A front-porch campaign is one in which the candidate stays close to home throughout the campaign. Instead of crisscrossing the country to woo voters, the candidate connects with supporters locally (by making speeches from his front porch, for example).
The term is often associated with William McKinley, who ran a successful front-porch campaign in 1896. McKinley, a Republican, won the presidency in spite of the fact that he spent almost the entire campaign at his home in Canton, Ohio. McKinley outspent his opponent, and he also had the benefit of working with one of the great political strategists of the time, an Ohio businessman named Marcus Hanna. Hanna acted as McKinley’s press agent, publicist, and reputation manager.
McKinley’s Democratic opponent, William Jennings Bryan, was an unusually active campaigner who traveled around the country calling for America to abandon the gold standard. Bryan’s speech at the Democratic national convention, in which he warned that America’s poor farmers were being “crucified on a cross of gold,” remains one of the most famous speeches in US politics, and Bryan delivered the speech in campaign stops around the country. Bryan made an estimated 600 campaign stop. Nevertheless, it wasn’t enough to win the presidential election.
McKinley wasn’t the first presidential candidate to conduct a front-porch campaign. In 1880 another Republican, James A. Garfield, ran a successful campaign from the spacious front porch of his home in Mentor, Ohio. The railroad companies agreed to build a spur line right up to Garfield’s house, and they offered a discount for crowds going to visit the candidate. Members of the press were invited to pitch their tents on Garfield’s lawn and listen to him speaking from his porch.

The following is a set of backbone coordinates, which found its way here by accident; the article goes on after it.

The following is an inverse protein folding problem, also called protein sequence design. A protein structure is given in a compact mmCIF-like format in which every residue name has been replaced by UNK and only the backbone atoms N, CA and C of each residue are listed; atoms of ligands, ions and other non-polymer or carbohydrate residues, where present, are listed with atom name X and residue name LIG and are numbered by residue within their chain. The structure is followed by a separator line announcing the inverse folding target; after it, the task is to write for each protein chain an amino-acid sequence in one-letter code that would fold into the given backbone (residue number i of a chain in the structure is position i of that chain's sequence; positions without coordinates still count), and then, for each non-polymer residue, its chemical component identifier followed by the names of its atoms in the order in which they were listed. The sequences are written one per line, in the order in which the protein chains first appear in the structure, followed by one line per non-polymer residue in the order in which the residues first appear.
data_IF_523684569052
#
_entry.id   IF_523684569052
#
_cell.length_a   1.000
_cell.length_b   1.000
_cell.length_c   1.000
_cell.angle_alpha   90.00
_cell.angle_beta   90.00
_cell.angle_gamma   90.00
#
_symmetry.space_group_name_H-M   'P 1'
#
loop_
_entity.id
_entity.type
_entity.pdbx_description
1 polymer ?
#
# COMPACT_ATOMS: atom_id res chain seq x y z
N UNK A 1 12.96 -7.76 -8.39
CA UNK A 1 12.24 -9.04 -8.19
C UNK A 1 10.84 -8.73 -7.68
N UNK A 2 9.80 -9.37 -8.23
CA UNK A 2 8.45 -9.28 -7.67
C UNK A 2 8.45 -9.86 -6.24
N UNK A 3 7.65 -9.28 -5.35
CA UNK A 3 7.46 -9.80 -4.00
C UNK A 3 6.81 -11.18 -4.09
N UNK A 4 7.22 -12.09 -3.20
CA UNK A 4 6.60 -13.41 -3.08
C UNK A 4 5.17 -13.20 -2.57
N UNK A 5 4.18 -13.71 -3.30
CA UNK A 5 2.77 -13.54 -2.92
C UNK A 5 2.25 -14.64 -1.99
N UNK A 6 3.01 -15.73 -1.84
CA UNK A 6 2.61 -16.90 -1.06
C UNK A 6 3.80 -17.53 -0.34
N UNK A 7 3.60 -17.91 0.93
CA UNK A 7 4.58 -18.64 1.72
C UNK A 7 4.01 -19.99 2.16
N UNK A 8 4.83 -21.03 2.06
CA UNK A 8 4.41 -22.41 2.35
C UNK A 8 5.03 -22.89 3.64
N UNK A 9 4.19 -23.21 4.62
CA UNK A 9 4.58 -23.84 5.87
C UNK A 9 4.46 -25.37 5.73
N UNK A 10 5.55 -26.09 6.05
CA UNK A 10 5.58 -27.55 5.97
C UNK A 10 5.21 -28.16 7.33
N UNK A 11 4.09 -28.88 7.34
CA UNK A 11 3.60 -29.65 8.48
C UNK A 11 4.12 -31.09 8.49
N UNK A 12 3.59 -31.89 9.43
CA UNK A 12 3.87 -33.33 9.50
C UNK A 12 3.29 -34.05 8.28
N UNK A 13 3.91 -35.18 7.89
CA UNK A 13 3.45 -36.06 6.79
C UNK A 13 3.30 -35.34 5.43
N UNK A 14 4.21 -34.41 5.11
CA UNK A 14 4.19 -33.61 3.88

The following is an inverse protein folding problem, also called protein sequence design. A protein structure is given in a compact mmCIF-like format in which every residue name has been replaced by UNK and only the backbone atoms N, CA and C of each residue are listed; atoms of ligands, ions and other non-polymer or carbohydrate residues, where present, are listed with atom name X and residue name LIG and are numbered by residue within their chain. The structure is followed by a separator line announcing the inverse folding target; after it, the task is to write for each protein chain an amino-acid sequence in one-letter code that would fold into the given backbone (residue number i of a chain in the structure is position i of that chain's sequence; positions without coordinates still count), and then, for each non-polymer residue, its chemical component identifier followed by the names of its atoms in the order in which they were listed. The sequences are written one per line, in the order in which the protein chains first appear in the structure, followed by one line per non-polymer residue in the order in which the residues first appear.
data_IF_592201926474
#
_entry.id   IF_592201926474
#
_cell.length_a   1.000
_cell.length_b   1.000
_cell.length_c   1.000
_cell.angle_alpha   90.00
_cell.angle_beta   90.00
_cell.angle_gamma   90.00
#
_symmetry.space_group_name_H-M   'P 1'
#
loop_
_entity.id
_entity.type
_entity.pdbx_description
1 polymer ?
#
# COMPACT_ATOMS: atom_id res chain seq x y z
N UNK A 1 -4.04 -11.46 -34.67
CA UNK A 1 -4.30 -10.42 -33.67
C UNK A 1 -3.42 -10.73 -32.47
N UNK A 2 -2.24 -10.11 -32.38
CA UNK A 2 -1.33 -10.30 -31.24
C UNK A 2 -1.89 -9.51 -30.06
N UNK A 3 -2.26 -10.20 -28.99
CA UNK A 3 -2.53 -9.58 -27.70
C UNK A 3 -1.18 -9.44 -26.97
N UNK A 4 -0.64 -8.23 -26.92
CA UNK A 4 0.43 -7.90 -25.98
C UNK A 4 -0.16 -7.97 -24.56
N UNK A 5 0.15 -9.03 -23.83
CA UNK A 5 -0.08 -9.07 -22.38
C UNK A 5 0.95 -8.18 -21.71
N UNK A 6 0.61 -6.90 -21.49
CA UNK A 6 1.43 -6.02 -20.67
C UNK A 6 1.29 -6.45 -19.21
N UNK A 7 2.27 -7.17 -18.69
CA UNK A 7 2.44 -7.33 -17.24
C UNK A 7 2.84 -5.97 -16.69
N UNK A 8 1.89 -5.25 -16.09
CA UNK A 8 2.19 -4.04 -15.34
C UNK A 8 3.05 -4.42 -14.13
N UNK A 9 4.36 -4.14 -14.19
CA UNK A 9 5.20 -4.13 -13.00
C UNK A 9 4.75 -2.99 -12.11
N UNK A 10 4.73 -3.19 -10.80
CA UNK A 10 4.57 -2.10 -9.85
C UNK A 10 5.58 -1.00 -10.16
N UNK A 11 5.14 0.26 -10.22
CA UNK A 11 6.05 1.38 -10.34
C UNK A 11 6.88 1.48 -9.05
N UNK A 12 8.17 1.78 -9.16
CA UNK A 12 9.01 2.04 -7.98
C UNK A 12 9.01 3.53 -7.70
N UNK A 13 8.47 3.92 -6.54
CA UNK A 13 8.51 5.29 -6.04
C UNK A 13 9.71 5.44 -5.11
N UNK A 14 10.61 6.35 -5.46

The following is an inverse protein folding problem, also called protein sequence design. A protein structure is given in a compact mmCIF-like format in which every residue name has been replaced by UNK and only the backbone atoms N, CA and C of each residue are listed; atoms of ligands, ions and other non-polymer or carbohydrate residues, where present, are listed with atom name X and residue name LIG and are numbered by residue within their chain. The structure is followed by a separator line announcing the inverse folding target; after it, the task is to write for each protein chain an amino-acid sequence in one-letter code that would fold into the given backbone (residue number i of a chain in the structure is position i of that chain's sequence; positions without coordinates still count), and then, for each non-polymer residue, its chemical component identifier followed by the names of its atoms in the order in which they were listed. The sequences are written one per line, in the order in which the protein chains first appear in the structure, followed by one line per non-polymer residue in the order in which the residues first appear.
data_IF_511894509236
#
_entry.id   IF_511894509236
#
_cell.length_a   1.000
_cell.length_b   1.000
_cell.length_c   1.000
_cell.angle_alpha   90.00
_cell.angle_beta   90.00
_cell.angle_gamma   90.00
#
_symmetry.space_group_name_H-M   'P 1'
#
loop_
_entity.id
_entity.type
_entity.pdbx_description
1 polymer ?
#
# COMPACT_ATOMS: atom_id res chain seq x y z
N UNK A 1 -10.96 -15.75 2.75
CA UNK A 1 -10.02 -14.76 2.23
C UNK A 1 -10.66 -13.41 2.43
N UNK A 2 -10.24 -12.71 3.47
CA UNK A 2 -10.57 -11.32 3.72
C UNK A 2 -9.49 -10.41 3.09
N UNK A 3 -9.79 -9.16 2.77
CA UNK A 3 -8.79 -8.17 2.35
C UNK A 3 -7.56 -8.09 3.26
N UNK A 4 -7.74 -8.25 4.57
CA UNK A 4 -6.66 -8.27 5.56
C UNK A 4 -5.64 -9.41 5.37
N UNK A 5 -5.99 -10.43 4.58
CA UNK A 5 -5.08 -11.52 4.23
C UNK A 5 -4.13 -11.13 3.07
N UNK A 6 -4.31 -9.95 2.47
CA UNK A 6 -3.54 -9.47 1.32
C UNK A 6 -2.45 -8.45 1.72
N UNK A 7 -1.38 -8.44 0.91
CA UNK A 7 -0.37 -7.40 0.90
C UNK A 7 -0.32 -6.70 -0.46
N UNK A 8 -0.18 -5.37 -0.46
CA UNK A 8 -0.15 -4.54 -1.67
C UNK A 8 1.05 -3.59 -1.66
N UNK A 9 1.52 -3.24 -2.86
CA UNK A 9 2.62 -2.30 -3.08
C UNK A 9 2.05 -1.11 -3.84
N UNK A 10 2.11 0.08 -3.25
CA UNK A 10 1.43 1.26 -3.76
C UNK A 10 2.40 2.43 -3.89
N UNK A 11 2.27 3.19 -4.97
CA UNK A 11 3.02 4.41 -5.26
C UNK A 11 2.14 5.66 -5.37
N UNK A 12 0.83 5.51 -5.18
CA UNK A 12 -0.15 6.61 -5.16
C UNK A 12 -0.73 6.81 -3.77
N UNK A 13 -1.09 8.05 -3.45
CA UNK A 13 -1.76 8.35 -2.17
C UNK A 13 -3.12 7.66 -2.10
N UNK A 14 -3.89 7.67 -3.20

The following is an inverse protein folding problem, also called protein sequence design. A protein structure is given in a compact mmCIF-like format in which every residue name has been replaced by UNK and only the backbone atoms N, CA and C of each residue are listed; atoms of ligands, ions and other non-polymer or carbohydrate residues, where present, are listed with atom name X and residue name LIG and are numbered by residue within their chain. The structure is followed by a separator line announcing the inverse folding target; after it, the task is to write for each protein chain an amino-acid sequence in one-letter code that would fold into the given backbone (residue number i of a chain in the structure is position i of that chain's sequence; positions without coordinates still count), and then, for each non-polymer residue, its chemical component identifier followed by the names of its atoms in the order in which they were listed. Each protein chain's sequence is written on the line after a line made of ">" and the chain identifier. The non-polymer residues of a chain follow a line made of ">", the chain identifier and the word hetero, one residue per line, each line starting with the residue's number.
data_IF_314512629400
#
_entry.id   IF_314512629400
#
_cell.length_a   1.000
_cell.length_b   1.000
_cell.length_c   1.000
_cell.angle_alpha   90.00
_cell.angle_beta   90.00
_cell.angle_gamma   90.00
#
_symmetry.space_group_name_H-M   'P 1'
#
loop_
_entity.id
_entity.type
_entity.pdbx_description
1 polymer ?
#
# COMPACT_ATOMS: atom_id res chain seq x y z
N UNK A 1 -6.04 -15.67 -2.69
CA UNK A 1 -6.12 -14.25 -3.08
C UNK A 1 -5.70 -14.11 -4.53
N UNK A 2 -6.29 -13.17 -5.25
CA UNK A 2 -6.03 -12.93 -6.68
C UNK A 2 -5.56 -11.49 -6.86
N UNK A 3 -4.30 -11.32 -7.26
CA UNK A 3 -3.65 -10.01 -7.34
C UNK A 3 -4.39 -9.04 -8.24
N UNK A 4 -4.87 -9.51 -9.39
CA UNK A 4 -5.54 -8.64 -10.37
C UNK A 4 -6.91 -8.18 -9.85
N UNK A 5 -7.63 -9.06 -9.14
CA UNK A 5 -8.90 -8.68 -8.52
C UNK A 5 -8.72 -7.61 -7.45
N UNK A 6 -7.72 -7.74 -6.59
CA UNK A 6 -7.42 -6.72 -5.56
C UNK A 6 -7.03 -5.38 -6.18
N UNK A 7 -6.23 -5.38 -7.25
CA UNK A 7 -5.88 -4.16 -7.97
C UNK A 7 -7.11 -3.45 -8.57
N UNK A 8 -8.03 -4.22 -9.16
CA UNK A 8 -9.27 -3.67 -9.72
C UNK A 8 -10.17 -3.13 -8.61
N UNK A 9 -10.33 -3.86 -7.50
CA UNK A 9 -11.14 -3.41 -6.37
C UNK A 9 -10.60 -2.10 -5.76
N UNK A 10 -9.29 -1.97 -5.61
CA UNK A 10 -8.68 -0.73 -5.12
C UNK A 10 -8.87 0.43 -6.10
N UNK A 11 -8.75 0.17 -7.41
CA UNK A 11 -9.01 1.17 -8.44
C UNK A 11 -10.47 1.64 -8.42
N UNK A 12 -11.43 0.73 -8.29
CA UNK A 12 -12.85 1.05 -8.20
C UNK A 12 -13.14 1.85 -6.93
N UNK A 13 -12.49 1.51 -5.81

Visitors were also treated to scenes of the Garfield family’s domestic life: Garfield playing with his children on the front lawn; the whole family eating dinner together; Garfield’s mother pitting cherries in her rocking chair. The overall effect was of a strong, traditional family unit, an image which resonated with the country, especially in the aftermath of the troubled presidency of Ulysses S Grant.
Eight years later, Benjamin Harrison ran another successful presidential campaign from his front porch. Harrison, a Civil War general, addressed crowds of supports and curiosity-seekers at his home in Indianapolis. Harrison carefully avoided the mudslinging and harsh rhetoric that had characterized earlier campaigns; giving speeches from his front porch allowed him to seem wholesome and to stay above the fray. Meanwhile, his political campaign ran a fiercer battle against the incumbent, Grover Cleveland.
In 1920, Warren G Harding conducted a successful front-porch campaign of his own. Harding’s victory is all the more interesting because his opponent, James Cox, carried out a very energetic campaign. Cox traveled from town to town and made full use of the newly-invented microphone to address large crowds. Harding, on the other hand, stayed in his home in Marion, Ohio, delivering speeches to admirers from his round front porch. Harding won the election by a landslide.